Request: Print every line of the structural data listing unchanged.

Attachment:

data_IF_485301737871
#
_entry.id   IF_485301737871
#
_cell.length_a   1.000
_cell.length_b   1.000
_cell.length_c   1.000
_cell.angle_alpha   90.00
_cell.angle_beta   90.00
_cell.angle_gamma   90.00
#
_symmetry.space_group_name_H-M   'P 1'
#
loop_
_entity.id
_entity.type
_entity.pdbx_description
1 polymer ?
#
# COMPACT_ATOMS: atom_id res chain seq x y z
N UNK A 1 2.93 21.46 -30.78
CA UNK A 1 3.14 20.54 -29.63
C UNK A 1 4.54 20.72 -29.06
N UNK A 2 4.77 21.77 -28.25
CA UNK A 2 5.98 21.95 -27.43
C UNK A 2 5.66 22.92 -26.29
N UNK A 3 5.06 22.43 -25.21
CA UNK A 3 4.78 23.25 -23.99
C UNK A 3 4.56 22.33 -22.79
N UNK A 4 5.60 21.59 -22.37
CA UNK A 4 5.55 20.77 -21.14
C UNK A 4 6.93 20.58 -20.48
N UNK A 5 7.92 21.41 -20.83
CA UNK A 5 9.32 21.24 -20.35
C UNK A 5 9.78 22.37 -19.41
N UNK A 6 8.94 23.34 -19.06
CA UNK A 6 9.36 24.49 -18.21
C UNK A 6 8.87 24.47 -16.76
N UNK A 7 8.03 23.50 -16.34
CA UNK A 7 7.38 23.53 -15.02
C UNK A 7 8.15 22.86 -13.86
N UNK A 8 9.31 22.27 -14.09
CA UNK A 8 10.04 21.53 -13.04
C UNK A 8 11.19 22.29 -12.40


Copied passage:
data_IF_485301737871
#
_entry.id   IF_485301737871
#
_cell.length_a   1.000
_cell.length_b   1.000
_cell.length_c   1.000
_cell.angle_alpha   90.00
_cell.angle_beta   90.00
_cell.angle_gamma   90.00
#
_symmetry.space_group_name_H-M   'P 1'
#
loop_
_entity.id
_entity.type
_entity.pdbx_description
1 polymer ?
#
# COMPACT_ATOMS: atom_id res chain seq x y z
N UNK A 1 2.93 21.46 -30.78
CA UNK A 1 3.14 20.54 -29.63
C UNK A 1 4.54 20.72 -29.06
N UNK A 2 4.77 21.77 -28.25
CA UNK A 2 5.98 21.95 -27.43
C UNK A 2 5.66 22.92 -26.29
N UNK A 3 5.06 22.43 -25.21
CA UNK A 3 4.78 23.25 -23.99
C UNK A 3 4.56 22.33 -22.79
N UNK A 4 5.60 21.59 -22.37
CA UNK A 4 5.55 20.77 -21.14
C UNK A 4 6.93 20.58 -20.48
N UNK A 5 7.92 21.41 -20.83
CA UNK A 5 9.32 21.24 -20.35
C UNK A 5 9.78 22.37 -19.41
N UNK A 6 8.94 23.34 -19.06
CA UNK A 6 9.36 24.49 -18.21
C UNK A 6 8.87 24.47 -16.76
N UNK A 7 8.03 23.50 -16.34
CA UNK A 7 7.38 23.53 -15.02
C UNK A 7 8.15 22.86 -13.86
N UNK A 8 9.31 22.27 -14.09
CA UNK A 8 10.04 21.53 -13.04
C UNK A 8 11.19 22.29 -12.40